Plague Reading

At the request of our friends at the Coral Gables Democratic Club, we’ve put together a list of plague or quarantine -adjacent reading from the pre-1900 US literary tradition. Descriptions and links to good editions available through Books and Books appear below.

Henry David Thoreau’s Walden: Or, Life in the Woods.

Walden has the odd power of bringing “truthers” out of the woodwork who believe that it is somehow damning news that Thoreau’s cabin was, as he states in the book’s first paragraph, “a mile from any neighbor” (but not more), and that Thoreau would on occasion take meals, socialize, and even wash clothes in the town of Concord where his family and friends resided.

Viewed properly, in Thoreau’s own terms, Walden was never meant to be an exercise in subsistence purism, but rather as he puts it, an effort “to live deliberately.” To live at Walden for two years for Thoreau was to examine critically the elements of the rapidly modernizing world and decide which ones to accept and reject, and, most importantly, to use his relative isolation to study the natural world around him.

Crucially, like many of us stuck where we are rather than in some idyllic retreat, Thoreau did not camp out deep in the woods, but rather in the Concord town woodlot, an aggressively un-special and non-secluded natural site along the railroad tracks which he managed to spin into magic through his own powers of patient observation.

It is also useful to recall that Thoreau’s era was rife with its own epidemics—cholera, yellow fever, and, particularly, pandemic tuberculosis, which sickened many of the Transcendentalists and their families and eventually killed Thoreau himself in 1862, when he was just 44. (MS)

Herman Melville’s Moby-Dick: Or, the Whale.

Moby-Dick is best known for its length, the seemingly perverse detail with which it attends to the mechanics of the whaling industry, and its tragically obsessed ship Captain Ahab.  It is also, however, a weird, beautiful, and hilarious work about the lives of a diverse band of laborers doing dangerous work for dubious ends on a vessel they are unable to leave.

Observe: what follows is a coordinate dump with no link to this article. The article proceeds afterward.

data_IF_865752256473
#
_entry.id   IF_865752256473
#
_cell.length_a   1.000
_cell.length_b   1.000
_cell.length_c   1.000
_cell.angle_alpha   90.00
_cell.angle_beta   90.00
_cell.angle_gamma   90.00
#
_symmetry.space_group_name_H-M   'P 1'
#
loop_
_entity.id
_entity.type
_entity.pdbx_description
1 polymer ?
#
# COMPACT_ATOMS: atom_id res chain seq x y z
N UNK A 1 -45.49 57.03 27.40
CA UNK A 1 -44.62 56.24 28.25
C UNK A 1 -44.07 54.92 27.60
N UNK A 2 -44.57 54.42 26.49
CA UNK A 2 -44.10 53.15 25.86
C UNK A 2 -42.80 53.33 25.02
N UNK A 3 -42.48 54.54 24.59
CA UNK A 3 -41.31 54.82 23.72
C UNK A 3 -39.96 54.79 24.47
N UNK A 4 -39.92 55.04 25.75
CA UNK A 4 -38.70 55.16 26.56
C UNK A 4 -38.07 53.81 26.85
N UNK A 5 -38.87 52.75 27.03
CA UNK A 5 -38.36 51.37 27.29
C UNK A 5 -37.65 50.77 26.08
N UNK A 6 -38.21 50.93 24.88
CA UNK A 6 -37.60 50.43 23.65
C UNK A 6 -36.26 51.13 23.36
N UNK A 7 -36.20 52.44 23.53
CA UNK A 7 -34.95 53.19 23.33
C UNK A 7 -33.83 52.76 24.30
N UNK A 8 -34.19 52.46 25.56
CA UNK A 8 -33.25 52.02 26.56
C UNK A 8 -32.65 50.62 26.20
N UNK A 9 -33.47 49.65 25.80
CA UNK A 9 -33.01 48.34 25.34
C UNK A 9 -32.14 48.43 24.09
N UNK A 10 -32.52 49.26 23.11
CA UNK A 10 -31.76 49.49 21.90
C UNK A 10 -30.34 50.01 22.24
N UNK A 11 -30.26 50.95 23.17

Since its return to literary favor in the 1920s, Moby-Dick has inspired all manner of artistic reimagining, from Charles Olson, to Frank Stella, to Jack Heggie, to Matt Kish. A great benefit of reading Moby-Dick now is the wealth of new artistic fan activity the novel has gained in the digital age. One great example is the University of Plymouth’s “Moby Dick Big Read” http://www.mobydickbigread.com/, which features a different writer or actor reading each of the 136 chapters (which you can download as podcasts if you like) and a different contemporary artist providing a visual response. (MS)

Louisa May Alcott, Hospital Sketches

In addition to writing Little Women, Alcott experimented with a wide range of prose genres during her lifetime from the gothic tales to social exposés. In Hospital Sketches, she depicts the challenges faced by a Civil War nurse who gains insights into the conflict along the way by chatting with the wounded. In these accounts of a healthcare worker grappling with the traumas of war, Alcott manages to blend humor with social commentary.  (JF)

Charles Brockden Brown, Ormond: Or, the Secret Witness.

Brown is one of the great weird early American writers, who published a raft of gothic novels and short fiction during a brief period around 1800.  Brown was based in Philadelphia, which suffered a major deadly yellow fever epidemic in 1793, which provides the initial setting of Ormond, as well as another Brown novel Arthur Mervyn.  This same historic epidemic is also the setting of the twentieth-century collection Fever by John Edgar Wideman. (MS)

Emily Dickinson, The Poems of Emily Dickinson.

Even more so than Thoreau, Dickinson is US literature’s most famous adherent of shelter-in-place. As the work of someone who disdained not only public life, but also publicity and even publication during her lifetime, Dickinson’s poems tend to dwell on the explosive significance of the minute and the local. “I tie my Hat—I crease my Shawl—/ Life’s little duties do—precisely—/ As the very least/ Were infinite—to me—” (MS)

Harriet Jacobs, Incidents in the Life of a Slave Girl.

One of the best-known slave narratives, Jacobs’s work explores the specific, gendered sufferings of the enslaved woman. While tracing the arc of her life from slavery to freedom, the narrative is perhaps best known for its account of the seven years Jacobs spent hiding in a small attic prior to her escape.  Her own painful version of “social separation”—she was able to have visits from some family members and was kept alive and abreast of the lives of her children through their help—serves to remind us that confinement looks different from the perspective of the truly unfree. (MS)

Edgar Allan Poe, “Masque of the Red Death: A Fantasy”

One of Poe’s most well-known works, this short story revolves around Prince Prospero and his social circle as they hold a masquerade in the Prince’s abbey. Oblivious to the world around them, the revelers gather in this secluded spot while a deadly plague ravages the less fortunate.  (JF)

 

 

 

 

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